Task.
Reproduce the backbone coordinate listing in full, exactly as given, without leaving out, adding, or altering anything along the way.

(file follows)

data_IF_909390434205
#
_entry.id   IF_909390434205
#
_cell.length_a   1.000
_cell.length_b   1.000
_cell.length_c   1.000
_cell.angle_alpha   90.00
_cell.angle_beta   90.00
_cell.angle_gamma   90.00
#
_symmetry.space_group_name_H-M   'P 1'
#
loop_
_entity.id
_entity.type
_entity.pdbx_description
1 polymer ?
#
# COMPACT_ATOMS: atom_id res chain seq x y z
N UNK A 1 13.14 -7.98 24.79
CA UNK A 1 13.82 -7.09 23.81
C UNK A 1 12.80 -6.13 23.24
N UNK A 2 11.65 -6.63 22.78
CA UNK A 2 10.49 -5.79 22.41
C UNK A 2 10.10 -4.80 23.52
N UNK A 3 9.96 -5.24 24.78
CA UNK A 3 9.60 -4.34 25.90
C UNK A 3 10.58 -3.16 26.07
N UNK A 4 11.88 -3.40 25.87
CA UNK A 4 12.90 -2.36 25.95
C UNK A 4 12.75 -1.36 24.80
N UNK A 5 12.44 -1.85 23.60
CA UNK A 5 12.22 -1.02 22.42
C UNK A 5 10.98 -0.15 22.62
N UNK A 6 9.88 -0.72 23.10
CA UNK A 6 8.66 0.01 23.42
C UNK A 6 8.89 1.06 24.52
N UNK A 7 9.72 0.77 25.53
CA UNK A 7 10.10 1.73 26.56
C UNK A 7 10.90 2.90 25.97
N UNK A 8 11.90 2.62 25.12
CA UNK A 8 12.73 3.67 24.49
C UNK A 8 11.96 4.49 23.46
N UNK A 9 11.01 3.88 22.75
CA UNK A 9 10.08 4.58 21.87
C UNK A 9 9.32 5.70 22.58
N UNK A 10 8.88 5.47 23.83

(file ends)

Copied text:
data_IF_909390434205
#
_entry.id   IF_909390434205
#
_cell.length_a   1.000
_cell.length_b   1.000
_cell.length_c   1.000
_cell.angle_alpha   90.00
_cell.angle_beta   90.00
_cell.angle_gamma   90.00
#
_symmetry.space_group_name_H-M   'P 1'
#
loop_
_entity.id
_entity.type
_entity.pdbx_description
1 polymer ?
#
# COMPACT_ATOMS: atom_id res chain seq x y z
N UNK A 1 13.14 -7.98 24.79
CA UNK A 1 13.82 -7.09 23.81
C UNK A 1 12.80 -6.13 23.24
N UNK A 2 11.65 -6.63 22.78
CA UNK A 2 10.49 -5.79 22.41
C UNK A 2 10.10 -4.80 23.52
N UNK A 3 9.96 -5.24 24.78
CA UNK A 3 9.60 -4.34 25.90
C UNK A 3 10.58 -3.16 26.07
N UNK A 4 11.88 -3.40 25.87
CA UNK A 4 12.90 -2.36 25.95
C UNK A 4 12.75 -1.36 24.80
N UNK A 5 12.44 -1.85 23.60
CA UNK A 5 12.22 -1.02 22.42
C UNK A 5 10.98 -0.15 22.62
N UNK A 6 9.88 -0.72 23.10
CA UNK A 6 8.66 0.01 23.42
C UNK A 6 8.89 1.06 24.52
N UNK A 7 9.72 0.77 25.53
CA UNK A 7 10.10 1.73 26.56
C UNK A 7 10.90 2.90 25.97
N UNK A 8 11.90 2.62 25.12
CA UNK A 8 12.73 3.67 24.49
C UNK A 8 11.96 4.49 23.46
N UNK A 9 11.01 3.88 22.75
CA UNK A 9 10.08 4.58 21.87
C UNK A 9 9.32 5.70 22.58
N UNK A 10 8.88 5.47 23.83